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2 Chronicles 6-7-8-9, Bible Highlights: week starting november 30

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Highlights From Bible Reading: 2 Chronicles 6-9. Information for personal study.

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Research for Highlights of : 2 Chronicles 6-9


(2 CHRONICLES 6:4)

“He said: “May Jehovah the God of Israel be praised, the one who by his own mouth promised my father David and by his own hands has given fulfillment, saying,”

*** w05 12/1 p. 19 par. 7 Highlights From the Book of Second Chronicles ***
6:4. Heartfelt appreciation for Jehovah’s loving-kindness and goodness should move us to bless Jehovah—that is, praise him with affection and gratitude.

(2 CHRONICLES 6:29)

“whatever prayer, whatever request for favor may be made by any man or by all your people Israel (for each one knows his own plague and his own pain) when they spread out their hands toward this house,”

*** w10 12/1 p. 11 He Knows “the Heart of the Sons of Mankind” ***
Draw Close to God
He Knows “the Heart of the Sons of Mankind”
2 CHRONICLES 6:29, 30
WHO of us has not felt overwhelmed by life’s challenges and problems? At times, it may seem that there is no one who can truly grasp the struggles we face or the deep pain we feel. Yet, there is someone who fully understands our feelings—Jehovah God. We can find comfort in the words of Solomon found at 2 Chronicles 6:29, 30.
Solomon is offering a prayer at the inauguration of the temple in Jerusalem in 1026 B.C.E. In his prayer, perhaps ten minutes in duration, Solomon extols Jehovah as a God of loyalty, the Fulfiller of promises, and the Hearer of prayer.—1 Kings 8:23-53; 2 Chronicles 6:14-42.
Solomon implores God to hear the entreaty of his worshippers. (Verse 29) Although Solomon mentions many afflictions (verse 28), he notes that each worshipper knows “his own plague” and feels “his own pain.” One person might be grieved by one thing while another may carry a very different inward burden.
Whatever the case, God-fearing ones need not carry their burdens alone. In his prayer, Solomon has in mind the individual worshipper who may be moved to ‘spread out his palms,’ approaching Jehovah in heartfelt prayer. Perhaps Solomon recalls that his father, David, when greatly distressed, said: “Throw your burden upon Jehovah.”—Psalm 55:4, 22.
How will Jehovah respond to sincere pleas for help? Solomon beseeches Jehovah: “May you yourself hear from the heavens, the place of your dwelling, and you must forgive and give to each one according to all his ways.” (Verse 30) Solomon knows that the “Hearer of prayer” cares about his worshippers not just as a group but also as individuals. (Psalm 65:2) Jehovah provides the help needed, including forgiveness for the sinner who returns to God with all his heart.—2 Chronicles 6:36-39.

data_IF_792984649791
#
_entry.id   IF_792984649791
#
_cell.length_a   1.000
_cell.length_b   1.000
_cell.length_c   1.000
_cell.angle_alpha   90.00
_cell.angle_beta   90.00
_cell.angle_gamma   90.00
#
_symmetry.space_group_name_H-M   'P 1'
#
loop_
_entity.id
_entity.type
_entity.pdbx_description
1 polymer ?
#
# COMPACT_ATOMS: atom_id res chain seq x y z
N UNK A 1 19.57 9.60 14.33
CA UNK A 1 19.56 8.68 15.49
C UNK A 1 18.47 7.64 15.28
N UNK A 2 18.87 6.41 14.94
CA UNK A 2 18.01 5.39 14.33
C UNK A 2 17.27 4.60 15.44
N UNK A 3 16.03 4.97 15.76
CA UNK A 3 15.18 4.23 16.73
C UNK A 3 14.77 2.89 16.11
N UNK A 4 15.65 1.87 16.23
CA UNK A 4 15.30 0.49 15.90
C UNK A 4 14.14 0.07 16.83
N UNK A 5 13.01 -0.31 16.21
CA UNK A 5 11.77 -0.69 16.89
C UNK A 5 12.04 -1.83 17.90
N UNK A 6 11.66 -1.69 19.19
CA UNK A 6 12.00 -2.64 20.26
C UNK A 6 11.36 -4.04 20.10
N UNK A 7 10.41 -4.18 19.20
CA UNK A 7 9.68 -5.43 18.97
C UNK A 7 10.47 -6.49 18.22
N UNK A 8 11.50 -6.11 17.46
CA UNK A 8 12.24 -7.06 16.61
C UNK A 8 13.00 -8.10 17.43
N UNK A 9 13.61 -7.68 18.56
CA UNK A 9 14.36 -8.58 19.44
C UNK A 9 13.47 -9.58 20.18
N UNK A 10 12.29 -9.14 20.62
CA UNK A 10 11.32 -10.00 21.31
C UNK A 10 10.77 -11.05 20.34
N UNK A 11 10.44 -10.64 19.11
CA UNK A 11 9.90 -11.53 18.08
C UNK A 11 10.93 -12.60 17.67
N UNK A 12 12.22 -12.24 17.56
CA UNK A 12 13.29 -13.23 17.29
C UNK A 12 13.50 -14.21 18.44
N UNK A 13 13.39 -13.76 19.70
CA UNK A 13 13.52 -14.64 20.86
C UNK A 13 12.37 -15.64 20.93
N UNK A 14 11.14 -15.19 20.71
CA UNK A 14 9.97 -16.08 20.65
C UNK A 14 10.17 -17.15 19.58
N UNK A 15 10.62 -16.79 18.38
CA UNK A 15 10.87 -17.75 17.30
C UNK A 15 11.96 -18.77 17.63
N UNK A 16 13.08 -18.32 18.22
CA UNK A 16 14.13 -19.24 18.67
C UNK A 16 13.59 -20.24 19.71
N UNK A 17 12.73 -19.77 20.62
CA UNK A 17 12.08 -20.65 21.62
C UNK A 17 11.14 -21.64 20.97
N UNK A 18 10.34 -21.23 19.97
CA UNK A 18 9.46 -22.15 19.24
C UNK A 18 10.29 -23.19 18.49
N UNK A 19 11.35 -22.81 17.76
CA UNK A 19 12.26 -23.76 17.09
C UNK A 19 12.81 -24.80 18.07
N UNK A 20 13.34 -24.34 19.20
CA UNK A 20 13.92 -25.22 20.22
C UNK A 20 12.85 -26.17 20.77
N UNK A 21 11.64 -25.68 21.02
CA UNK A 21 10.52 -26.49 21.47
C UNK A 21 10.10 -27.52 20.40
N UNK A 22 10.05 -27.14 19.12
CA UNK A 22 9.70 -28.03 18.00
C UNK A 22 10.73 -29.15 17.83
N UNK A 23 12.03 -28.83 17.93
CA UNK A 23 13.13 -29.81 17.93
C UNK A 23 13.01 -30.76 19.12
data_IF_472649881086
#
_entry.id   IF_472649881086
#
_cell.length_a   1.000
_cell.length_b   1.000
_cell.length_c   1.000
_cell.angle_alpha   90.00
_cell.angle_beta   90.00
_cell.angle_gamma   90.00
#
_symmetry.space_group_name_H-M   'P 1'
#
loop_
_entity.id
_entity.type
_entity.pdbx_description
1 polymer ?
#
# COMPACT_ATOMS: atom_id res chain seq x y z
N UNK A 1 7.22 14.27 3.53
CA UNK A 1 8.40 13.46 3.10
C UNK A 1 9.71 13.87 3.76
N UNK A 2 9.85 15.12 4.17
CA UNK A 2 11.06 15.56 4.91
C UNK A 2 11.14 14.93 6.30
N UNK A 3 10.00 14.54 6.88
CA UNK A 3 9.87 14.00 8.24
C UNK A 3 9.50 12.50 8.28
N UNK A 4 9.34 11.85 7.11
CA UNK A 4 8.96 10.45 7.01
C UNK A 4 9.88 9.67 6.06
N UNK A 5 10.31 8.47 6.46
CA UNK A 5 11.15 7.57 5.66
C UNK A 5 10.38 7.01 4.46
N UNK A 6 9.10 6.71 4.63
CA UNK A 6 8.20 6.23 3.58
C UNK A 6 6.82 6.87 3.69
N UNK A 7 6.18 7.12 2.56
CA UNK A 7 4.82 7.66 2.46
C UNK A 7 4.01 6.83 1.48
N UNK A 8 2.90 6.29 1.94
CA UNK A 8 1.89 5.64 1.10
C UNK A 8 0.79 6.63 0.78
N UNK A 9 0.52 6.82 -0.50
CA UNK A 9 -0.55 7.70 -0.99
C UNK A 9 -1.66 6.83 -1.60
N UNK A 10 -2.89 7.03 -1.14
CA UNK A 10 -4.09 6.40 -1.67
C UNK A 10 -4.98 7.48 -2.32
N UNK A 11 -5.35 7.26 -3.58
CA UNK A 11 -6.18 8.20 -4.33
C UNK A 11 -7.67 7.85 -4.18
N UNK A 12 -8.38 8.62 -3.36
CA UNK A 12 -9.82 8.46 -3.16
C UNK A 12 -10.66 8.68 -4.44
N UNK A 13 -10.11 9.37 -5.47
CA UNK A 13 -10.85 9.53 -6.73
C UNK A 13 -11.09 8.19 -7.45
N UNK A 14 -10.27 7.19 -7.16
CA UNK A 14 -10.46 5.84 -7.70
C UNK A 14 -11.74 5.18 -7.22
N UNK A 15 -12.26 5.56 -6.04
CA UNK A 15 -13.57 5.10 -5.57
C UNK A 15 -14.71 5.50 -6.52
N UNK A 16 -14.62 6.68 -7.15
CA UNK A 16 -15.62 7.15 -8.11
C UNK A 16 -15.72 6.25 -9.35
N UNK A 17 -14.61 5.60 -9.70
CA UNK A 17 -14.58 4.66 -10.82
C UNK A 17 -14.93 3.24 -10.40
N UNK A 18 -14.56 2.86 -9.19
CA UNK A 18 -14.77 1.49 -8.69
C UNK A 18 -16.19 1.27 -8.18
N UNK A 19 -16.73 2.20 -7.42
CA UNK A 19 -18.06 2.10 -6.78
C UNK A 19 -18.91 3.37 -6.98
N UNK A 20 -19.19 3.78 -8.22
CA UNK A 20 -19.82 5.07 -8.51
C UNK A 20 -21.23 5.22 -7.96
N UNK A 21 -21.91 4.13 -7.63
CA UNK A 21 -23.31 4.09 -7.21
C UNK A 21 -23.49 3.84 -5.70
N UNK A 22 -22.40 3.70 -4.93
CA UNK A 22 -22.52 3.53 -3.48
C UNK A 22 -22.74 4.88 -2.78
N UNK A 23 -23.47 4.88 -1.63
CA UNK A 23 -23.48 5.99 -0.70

Why is Solomon sure that Jehovah will respond to the pleas of the repentant worshipper? Continuing his prayer, Solomon observes: “Because you [Jehovah] know his heart (for you yourself alone well know the heart of all the sons of mankind).” Jehovah is aware of the plague or pain that each faithful worshipper may carry in his heart, and his distress matters to Him.—Psalm 37:4.
We can draw comfort from Solomon’s prayer. Fellow humans may not fully understand our inner feelings—our “own plague” and our “own pain.” (Proverbs 14:10) But Jehovah knows our heart, and he deeply cares about us. Pouring out our heart to him in prayer can make our burdens easier to bear. “Throw all your anxiety upon him,” says the Bible, “because he cares for you.”—1 Peter 5:7.
[Footnote]
In Bible times, ‘spreading out the palms,’ holding out the hands with the palms facing upward, was a gesture of prayer.—2 Chronicles 6:13.

*** w08 3/15 pp. 12-13 pars. 5-6 Jehovah Hears Our Cries for Help ***
5 David’s son Solomon highlighted this fact at the dedication of the temple in Jerusalem. (Read 2 Chronicles 6:29-31.) He implored Jehovah to hear the prayer of each honesthearted one who approached Him concerning “his own plague and his own pain.” How would God react to the prayers of these distressed individuals? Solomon expressed his confidence that God would not only hear their prayers but also act in their behalf. Why? Because he truly knows what is in “the heart of the sons of mankind.”
6 We can likewise approach Jehovah in prayer concerning ‘our own plague and our own pain,’ our individual distresses. We should be comforted in knowing that he understands our distresses and that he cares about us.

*** w04 1/1 p. 32 Does God Care About Us? ***
Does God Care About Us?
DO YOU find yourself laboring under an emotional load because of problems with your family, health, work, or other weighty responsibilities? Many people do. And who today is not affected by injustice, crime, and violence? Indeed, it is just as the Bible says: “All creation keeps on groaning together and being in pain together until now.” (Romans 8:22) No wonder that many people ask: ‘Does God care? Will he come to our aid?’
Wise King Solomon said to God in prayer: “You yourself alone well know the heart of the sons of mankind.” Solomon trusted that God not only knows us but also cares about us as individuals. He was able to ask God to “hear from the heavens” and to answer the prayers of each God-fearing individual who reveals to God “his own plague and his own pain.”—2 Chronicles 6:29, 30.